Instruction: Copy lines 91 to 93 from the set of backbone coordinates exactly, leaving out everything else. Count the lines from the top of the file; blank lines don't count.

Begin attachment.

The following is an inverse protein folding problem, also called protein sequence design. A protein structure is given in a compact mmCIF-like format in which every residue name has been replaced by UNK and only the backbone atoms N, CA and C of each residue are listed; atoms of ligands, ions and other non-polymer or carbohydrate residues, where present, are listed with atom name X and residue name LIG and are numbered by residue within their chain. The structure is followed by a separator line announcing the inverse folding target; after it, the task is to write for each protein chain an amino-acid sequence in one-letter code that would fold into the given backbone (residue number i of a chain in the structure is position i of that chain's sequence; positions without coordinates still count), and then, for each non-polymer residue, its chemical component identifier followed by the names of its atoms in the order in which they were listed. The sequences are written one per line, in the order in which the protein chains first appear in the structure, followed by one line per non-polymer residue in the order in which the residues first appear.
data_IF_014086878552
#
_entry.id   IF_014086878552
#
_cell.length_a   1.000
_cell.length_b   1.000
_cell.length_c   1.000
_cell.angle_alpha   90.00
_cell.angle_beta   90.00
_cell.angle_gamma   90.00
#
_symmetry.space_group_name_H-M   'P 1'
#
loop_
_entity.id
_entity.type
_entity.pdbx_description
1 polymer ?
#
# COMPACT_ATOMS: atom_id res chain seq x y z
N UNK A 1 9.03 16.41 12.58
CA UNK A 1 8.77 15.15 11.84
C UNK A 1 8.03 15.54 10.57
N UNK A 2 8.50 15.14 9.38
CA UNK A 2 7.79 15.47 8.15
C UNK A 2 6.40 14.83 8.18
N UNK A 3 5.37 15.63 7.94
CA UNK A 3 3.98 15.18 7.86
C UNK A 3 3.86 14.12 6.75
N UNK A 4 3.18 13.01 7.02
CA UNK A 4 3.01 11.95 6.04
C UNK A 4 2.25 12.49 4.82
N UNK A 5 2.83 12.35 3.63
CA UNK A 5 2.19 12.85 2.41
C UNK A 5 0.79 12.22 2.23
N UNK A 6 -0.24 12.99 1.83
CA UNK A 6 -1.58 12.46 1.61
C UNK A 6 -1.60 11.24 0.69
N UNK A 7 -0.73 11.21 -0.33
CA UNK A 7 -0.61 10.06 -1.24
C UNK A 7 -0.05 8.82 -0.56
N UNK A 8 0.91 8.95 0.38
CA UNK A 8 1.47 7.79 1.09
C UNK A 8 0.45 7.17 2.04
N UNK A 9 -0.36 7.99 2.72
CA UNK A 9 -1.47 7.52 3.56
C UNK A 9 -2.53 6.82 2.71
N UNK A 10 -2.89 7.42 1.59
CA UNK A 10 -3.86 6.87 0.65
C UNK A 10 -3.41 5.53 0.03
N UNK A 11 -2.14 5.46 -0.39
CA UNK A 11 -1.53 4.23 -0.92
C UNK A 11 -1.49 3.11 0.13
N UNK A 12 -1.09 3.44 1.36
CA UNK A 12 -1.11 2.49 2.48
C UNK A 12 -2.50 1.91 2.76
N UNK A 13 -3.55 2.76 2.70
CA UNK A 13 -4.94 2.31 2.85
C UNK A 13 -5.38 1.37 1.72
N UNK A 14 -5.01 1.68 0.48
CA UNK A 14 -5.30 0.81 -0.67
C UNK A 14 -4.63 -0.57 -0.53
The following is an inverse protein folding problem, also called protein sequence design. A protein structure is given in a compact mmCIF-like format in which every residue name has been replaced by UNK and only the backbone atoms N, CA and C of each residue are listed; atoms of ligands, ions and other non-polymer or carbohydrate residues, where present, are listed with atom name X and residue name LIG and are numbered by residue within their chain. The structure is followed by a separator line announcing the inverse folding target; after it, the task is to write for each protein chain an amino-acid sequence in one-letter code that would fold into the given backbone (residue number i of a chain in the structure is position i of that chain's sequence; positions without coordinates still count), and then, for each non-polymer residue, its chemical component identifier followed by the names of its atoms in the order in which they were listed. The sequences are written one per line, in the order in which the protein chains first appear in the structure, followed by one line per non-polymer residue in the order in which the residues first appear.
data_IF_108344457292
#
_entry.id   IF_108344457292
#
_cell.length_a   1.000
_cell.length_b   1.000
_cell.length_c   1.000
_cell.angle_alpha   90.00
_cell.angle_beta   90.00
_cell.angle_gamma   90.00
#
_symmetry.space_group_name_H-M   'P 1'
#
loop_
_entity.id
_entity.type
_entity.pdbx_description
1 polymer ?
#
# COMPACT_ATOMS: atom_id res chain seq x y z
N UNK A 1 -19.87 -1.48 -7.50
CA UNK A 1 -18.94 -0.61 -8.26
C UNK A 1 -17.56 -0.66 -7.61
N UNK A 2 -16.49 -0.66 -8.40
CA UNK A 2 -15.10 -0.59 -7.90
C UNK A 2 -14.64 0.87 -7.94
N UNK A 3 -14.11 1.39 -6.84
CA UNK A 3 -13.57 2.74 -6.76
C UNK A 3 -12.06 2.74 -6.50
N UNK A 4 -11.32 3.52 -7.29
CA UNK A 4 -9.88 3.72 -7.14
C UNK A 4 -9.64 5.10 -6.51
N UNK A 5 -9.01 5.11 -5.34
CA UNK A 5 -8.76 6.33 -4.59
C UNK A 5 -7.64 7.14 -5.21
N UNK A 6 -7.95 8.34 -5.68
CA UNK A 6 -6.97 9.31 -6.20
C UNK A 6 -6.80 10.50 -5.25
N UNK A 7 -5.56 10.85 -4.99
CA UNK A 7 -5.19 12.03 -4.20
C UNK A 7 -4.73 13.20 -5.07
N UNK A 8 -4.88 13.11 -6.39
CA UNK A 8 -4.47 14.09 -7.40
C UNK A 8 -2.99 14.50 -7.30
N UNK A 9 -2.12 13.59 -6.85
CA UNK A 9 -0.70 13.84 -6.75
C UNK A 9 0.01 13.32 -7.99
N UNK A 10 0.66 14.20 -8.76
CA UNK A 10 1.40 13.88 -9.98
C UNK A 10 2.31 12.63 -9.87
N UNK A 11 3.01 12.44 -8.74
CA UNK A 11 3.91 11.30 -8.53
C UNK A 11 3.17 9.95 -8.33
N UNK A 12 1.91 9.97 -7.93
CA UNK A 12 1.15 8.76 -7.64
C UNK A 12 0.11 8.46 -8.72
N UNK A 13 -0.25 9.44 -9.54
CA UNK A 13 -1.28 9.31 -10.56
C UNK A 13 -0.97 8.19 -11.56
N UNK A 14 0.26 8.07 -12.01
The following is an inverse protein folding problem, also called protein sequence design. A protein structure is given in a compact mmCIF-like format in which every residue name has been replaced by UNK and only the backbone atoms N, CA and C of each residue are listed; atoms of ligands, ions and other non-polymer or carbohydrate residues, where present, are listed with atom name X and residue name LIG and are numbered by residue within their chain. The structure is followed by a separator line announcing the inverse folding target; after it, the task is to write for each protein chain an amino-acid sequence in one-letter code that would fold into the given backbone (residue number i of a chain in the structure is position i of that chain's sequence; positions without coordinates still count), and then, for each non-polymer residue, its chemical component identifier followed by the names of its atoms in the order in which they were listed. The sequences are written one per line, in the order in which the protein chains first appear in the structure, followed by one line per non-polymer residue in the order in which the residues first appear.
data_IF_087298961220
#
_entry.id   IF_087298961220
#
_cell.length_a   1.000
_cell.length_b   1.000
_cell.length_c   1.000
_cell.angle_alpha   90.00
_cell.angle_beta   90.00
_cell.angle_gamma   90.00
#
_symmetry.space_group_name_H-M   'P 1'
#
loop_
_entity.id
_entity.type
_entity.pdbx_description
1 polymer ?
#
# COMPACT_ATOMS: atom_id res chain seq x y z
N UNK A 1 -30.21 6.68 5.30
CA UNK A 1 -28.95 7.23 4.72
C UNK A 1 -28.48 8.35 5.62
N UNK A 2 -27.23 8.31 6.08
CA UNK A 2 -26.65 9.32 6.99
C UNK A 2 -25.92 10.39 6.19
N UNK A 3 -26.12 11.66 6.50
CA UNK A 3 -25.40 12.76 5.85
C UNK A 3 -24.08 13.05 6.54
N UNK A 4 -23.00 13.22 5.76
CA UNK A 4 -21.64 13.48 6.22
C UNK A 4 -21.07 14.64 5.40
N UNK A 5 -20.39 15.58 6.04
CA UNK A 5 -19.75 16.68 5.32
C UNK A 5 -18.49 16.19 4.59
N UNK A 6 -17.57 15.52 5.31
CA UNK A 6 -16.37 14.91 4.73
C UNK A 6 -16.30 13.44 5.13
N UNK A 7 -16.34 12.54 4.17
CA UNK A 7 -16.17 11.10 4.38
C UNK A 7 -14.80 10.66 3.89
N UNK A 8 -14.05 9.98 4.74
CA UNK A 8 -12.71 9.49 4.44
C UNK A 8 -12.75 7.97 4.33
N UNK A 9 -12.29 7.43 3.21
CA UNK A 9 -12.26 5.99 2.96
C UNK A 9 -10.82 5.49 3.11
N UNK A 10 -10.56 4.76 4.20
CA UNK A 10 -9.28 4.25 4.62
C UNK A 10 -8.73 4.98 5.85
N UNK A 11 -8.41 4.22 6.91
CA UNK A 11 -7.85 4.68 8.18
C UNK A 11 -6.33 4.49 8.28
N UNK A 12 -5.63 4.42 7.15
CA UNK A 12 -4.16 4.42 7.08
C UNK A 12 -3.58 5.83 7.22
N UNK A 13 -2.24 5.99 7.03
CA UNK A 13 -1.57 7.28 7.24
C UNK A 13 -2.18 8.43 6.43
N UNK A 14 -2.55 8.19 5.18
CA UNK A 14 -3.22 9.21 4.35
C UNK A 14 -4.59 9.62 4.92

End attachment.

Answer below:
N UNK A 3 -14.11 1.39 -6.84
CA UNK A 3 -13.57 2.74 -6.76
C UNK A 3 -12.06 2.74 -6.50